CECAN Advisory Board Members & Biographies
We are privileged to have the following people as members of the CECAN Advisory Board, who meet twice per year to discuss and advise on CECAN's evolving agenda and position the Centre effectively within the wider context of UK policy and evaluation.
Siobhan Campbell – DfT Head of Central Research Team and Deputy Chief Scientific Advisor
Siobhan Campbell is head of DfT’s Central Research Team and Deputy Chief Scientific Advisor, a role that covers responsibility for evaluation and social research as well as operational research and science. Her interests in this role are to create strong interdisciplinary working and improve the impact of DfT’s analytical work. She is also chair of the Cross Government Evaluation Group, a cross-departmental and cross-disciplinary group which aims to improve the supply of, stimulate demand for, and encourage the use of, good quality evaluation in government decision making. Prior to joining DfT in May 2016 she was responsible for policy evaluation in DECC, where she build the evaluation function and was one of the team responsible for working with the ESRC and NERC that led to the establishment of CECAN. Siobhan has also worked as deputy head of the Government Social Research Unit based in HM Treasury, leading on joining up and coordinating the work of the different analytical professions and on the development of a series of initiatives to increase the professionalism of GSR; as head of criminal justice research within the Scottish Government; and in a number of different research roles within the Home Office. She has a Ph.D. in psychology from the University of Glasgow.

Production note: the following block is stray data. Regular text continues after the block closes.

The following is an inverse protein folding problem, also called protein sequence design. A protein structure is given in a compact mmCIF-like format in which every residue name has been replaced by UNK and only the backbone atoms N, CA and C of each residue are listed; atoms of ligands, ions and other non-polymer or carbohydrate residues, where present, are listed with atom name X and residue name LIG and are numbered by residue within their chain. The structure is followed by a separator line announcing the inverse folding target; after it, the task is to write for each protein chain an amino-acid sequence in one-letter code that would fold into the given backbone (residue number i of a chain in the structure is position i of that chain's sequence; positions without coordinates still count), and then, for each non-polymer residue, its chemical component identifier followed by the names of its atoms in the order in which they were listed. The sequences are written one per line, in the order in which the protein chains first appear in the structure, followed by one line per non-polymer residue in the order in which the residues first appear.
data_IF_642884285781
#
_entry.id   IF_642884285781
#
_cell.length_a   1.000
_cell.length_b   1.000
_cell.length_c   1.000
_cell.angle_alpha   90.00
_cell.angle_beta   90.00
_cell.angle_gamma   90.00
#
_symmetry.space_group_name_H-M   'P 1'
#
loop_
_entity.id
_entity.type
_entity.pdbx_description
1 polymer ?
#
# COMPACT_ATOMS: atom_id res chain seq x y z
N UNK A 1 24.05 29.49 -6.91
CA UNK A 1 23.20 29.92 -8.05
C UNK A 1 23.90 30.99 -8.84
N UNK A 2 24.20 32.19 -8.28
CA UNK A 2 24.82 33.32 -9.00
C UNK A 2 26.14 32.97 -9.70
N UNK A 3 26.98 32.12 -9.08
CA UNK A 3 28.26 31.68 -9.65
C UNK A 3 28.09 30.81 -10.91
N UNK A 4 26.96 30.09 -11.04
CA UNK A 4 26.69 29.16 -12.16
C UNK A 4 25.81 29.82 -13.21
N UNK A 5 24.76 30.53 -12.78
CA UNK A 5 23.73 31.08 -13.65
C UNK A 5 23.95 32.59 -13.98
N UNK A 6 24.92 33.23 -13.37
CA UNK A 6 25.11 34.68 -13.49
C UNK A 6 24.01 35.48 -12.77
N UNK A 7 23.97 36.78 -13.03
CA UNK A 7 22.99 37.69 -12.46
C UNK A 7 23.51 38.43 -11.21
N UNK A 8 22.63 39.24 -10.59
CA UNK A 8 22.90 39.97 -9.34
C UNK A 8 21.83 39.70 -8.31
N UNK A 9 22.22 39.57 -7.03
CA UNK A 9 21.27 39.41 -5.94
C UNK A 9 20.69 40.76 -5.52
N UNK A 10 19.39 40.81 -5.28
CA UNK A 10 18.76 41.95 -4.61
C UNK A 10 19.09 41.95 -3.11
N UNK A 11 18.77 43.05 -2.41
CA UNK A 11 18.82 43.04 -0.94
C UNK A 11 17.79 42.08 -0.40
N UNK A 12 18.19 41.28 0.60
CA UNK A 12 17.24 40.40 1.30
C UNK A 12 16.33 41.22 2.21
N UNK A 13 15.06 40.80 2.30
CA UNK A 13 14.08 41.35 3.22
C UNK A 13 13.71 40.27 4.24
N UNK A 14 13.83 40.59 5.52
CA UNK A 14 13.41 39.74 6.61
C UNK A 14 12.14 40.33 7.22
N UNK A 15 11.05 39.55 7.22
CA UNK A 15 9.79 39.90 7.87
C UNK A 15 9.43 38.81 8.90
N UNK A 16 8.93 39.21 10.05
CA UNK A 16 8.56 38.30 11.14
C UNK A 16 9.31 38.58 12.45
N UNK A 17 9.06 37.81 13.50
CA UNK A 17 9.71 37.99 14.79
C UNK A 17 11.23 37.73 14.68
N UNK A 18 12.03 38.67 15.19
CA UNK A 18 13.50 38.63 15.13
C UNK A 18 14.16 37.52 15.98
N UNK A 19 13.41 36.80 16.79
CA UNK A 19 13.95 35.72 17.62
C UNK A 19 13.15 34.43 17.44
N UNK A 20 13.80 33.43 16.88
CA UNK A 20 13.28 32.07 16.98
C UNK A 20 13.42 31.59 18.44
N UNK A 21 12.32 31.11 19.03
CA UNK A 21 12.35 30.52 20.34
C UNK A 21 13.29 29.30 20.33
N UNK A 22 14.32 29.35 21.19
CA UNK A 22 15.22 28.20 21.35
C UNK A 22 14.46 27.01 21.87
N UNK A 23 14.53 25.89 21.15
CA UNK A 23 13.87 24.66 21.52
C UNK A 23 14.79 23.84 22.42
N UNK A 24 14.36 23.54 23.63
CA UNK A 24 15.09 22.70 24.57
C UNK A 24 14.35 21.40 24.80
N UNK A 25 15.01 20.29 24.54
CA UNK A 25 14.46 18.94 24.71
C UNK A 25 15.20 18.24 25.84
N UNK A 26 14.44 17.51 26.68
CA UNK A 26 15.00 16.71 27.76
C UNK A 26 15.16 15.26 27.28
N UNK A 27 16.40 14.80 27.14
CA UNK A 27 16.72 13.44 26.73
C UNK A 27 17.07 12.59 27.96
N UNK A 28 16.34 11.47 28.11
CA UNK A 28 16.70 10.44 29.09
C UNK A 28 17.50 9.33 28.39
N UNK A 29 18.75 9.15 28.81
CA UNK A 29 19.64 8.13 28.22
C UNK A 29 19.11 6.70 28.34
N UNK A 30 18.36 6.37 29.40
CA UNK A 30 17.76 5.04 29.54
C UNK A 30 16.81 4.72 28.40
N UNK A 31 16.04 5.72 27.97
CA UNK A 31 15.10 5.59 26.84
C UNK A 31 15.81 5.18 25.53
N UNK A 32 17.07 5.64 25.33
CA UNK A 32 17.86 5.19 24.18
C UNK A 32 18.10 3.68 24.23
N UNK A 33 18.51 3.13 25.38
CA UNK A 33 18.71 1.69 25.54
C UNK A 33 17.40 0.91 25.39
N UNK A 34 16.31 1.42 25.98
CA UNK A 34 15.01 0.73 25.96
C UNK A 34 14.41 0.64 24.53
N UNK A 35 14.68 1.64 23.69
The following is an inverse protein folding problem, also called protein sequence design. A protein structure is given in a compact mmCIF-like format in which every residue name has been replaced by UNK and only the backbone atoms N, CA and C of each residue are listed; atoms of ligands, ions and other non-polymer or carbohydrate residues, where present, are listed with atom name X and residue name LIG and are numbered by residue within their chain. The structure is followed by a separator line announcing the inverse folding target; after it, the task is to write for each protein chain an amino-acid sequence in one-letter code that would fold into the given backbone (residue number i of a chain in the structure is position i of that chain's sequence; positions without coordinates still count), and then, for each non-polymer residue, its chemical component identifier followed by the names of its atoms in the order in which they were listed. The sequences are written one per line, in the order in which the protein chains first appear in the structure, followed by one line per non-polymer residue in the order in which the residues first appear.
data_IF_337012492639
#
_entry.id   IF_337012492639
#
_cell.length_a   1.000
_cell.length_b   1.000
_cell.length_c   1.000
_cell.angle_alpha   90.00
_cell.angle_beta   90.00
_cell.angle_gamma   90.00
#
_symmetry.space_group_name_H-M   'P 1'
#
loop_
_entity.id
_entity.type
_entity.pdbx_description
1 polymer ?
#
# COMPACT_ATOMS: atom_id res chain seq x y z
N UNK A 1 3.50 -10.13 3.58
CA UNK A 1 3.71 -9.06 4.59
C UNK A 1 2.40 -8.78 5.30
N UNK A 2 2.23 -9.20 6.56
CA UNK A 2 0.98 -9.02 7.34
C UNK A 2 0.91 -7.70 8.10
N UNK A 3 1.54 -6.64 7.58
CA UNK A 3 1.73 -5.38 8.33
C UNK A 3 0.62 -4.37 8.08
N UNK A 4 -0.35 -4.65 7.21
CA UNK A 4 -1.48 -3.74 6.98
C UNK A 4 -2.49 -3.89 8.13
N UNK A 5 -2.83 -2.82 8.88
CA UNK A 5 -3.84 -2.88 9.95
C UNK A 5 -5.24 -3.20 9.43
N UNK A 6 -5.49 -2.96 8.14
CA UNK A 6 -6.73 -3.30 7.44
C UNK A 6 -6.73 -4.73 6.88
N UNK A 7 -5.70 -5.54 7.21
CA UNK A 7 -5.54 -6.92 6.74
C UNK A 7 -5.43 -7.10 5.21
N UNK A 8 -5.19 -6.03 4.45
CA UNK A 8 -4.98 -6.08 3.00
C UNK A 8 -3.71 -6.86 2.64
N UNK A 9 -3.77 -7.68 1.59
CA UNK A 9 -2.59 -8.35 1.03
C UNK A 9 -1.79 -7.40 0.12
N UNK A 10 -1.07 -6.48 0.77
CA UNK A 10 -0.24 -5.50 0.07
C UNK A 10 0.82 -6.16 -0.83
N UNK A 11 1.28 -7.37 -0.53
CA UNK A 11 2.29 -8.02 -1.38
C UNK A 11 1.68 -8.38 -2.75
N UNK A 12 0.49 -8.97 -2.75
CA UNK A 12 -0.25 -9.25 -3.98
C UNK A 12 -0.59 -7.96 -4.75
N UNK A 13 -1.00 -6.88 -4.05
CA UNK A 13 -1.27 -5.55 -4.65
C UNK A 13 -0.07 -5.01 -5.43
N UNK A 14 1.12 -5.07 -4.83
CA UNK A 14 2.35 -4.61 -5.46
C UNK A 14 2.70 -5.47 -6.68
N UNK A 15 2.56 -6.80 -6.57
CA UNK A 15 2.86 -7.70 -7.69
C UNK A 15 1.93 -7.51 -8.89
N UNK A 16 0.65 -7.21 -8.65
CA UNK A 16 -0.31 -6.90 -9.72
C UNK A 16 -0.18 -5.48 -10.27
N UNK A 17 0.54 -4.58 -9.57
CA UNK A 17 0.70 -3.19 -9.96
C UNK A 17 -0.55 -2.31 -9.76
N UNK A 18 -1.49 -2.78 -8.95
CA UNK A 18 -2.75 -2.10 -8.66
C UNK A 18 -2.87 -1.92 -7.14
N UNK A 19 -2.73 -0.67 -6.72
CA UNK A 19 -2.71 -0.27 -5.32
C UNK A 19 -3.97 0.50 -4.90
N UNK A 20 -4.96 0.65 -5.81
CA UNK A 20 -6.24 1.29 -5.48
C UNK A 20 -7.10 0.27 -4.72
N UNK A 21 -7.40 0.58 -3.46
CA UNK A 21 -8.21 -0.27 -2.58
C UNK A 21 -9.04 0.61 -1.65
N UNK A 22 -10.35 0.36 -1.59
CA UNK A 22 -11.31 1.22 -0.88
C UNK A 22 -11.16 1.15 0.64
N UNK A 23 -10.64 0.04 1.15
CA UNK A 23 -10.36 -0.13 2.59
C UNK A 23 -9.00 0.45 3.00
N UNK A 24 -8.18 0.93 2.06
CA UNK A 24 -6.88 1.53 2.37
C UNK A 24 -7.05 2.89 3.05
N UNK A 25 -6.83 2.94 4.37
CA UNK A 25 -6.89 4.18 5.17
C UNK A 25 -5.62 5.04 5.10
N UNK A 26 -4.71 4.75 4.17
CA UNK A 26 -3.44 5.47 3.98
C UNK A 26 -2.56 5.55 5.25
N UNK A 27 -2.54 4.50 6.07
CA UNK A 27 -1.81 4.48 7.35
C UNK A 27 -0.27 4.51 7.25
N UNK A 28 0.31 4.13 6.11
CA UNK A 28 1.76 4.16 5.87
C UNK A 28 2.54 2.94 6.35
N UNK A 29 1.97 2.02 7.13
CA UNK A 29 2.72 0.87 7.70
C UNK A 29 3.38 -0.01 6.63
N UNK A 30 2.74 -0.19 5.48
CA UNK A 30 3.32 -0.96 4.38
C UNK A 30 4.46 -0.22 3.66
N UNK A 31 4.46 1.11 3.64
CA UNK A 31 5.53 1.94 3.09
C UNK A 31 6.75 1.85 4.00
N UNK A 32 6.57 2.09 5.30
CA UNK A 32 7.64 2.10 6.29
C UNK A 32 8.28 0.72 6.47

Penny Hawkins - Head of Evaluation, DFID